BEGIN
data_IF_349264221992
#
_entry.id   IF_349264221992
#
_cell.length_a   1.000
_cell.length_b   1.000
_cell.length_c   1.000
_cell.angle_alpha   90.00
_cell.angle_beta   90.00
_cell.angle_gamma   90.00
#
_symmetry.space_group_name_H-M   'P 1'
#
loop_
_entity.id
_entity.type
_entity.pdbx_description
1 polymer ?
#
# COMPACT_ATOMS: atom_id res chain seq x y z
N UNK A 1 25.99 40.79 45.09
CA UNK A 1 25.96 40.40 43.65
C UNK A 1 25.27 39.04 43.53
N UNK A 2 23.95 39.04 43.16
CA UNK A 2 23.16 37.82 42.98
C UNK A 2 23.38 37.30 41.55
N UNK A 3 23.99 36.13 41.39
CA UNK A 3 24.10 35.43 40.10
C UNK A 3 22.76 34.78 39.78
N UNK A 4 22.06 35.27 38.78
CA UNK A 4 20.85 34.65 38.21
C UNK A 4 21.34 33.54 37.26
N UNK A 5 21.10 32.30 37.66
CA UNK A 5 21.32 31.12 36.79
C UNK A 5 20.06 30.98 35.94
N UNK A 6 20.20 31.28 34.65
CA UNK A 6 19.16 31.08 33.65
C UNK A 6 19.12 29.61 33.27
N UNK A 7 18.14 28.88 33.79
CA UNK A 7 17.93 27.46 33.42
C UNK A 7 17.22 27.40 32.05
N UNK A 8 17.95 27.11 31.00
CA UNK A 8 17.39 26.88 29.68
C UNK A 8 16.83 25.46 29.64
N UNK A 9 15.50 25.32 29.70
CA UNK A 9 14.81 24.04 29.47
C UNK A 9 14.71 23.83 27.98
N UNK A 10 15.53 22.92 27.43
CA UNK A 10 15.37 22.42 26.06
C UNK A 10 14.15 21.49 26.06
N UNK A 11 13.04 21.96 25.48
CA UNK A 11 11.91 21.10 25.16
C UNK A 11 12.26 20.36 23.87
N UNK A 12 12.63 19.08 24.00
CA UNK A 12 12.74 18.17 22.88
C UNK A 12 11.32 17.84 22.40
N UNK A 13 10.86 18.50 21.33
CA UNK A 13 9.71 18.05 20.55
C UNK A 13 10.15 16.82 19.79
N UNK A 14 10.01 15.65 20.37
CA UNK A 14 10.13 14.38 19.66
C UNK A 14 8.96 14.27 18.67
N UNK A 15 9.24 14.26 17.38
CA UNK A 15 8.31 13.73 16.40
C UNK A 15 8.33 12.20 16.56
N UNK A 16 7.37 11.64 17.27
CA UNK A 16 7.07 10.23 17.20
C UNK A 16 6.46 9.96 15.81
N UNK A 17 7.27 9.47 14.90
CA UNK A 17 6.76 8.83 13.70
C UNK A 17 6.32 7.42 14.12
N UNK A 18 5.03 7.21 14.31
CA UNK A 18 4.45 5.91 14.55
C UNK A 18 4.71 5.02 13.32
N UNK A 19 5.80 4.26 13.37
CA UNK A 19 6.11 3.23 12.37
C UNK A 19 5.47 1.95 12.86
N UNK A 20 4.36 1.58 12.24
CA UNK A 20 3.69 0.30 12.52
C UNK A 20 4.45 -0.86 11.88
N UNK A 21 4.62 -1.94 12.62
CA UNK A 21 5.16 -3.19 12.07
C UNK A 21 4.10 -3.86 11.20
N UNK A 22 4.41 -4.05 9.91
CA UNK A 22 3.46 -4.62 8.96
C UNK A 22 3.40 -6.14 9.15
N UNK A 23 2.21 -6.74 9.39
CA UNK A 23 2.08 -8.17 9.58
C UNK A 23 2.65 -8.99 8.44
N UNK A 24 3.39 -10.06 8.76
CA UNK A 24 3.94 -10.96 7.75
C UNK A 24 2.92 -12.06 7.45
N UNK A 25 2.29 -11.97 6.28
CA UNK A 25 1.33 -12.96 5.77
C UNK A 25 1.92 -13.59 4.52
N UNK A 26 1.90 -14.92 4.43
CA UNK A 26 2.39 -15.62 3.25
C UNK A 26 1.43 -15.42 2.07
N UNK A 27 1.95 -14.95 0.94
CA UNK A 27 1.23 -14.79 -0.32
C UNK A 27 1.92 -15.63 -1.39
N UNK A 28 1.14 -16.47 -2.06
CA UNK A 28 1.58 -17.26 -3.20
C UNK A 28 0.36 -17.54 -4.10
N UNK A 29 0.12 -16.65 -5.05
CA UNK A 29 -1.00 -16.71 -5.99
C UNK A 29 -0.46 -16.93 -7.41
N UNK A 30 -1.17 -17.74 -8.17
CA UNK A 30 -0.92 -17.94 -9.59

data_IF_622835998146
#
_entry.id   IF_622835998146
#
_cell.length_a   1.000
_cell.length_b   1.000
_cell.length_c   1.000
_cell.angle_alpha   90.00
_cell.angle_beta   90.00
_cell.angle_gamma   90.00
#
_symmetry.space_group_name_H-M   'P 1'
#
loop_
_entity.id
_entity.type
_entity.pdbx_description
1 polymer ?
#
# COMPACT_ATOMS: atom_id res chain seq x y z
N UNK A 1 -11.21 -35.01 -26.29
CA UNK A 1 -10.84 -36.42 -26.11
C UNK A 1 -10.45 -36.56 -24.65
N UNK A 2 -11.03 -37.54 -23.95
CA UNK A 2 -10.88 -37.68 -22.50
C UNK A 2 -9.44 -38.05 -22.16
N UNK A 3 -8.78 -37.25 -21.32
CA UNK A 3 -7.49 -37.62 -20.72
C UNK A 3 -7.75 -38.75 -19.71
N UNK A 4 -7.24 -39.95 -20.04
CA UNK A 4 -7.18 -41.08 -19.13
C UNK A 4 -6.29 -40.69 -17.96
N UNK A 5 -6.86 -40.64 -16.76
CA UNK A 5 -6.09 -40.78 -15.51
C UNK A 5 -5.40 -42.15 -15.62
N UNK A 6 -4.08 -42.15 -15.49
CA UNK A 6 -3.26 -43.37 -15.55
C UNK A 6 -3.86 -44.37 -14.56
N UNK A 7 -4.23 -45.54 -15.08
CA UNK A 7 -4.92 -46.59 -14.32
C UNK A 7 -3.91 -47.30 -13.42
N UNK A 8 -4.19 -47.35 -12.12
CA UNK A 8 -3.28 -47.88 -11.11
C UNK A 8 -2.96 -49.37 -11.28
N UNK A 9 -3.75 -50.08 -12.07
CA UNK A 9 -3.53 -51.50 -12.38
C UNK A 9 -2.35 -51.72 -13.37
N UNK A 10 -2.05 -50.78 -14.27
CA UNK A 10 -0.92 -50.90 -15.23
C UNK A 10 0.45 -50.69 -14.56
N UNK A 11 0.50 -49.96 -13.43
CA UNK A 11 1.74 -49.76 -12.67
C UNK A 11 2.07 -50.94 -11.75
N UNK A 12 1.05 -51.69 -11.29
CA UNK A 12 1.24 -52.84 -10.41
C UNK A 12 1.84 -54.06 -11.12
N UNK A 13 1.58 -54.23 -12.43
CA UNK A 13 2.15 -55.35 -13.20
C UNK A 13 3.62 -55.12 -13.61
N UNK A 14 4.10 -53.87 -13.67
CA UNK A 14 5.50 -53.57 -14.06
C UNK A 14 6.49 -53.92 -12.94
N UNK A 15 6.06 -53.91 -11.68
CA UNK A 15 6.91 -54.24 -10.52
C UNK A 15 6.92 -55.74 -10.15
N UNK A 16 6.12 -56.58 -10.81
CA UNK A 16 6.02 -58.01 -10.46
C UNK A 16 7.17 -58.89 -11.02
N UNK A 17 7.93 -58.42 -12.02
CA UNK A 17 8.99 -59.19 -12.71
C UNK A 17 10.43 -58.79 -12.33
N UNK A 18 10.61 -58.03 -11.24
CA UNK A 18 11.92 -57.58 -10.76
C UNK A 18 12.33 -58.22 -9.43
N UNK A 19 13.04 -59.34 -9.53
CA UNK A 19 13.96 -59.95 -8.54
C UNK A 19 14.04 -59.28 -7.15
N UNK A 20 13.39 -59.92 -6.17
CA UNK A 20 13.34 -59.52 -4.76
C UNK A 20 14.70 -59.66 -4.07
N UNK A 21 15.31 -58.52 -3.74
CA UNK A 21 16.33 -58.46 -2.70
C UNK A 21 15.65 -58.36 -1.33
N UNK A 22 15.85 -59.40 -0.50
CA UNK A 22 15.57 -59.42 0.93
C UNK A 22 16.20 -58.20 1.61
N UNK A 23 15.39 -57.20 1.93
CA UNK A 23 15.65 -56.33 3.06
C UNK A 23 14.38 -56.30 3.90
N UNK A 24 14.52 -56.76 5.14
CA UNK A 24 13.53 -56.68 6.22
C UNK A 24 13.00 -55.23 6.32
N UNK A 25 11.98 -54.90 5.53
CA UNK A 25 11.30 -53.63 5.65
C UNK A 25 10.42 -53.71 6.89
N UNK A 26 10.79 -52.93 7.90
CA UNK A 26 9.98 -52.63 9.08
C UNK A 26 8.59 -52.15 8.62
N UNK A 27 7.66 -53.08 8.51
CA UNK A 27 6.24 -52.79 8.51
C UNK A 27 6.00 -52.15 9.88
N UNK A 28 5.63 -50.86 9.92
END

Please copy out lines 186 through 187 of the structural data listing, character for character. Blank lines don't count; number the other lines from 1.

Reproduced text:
C UNK A 19 14.04 -59.28 -7.15
N UNK A 20 13.39 -59.92 -6.17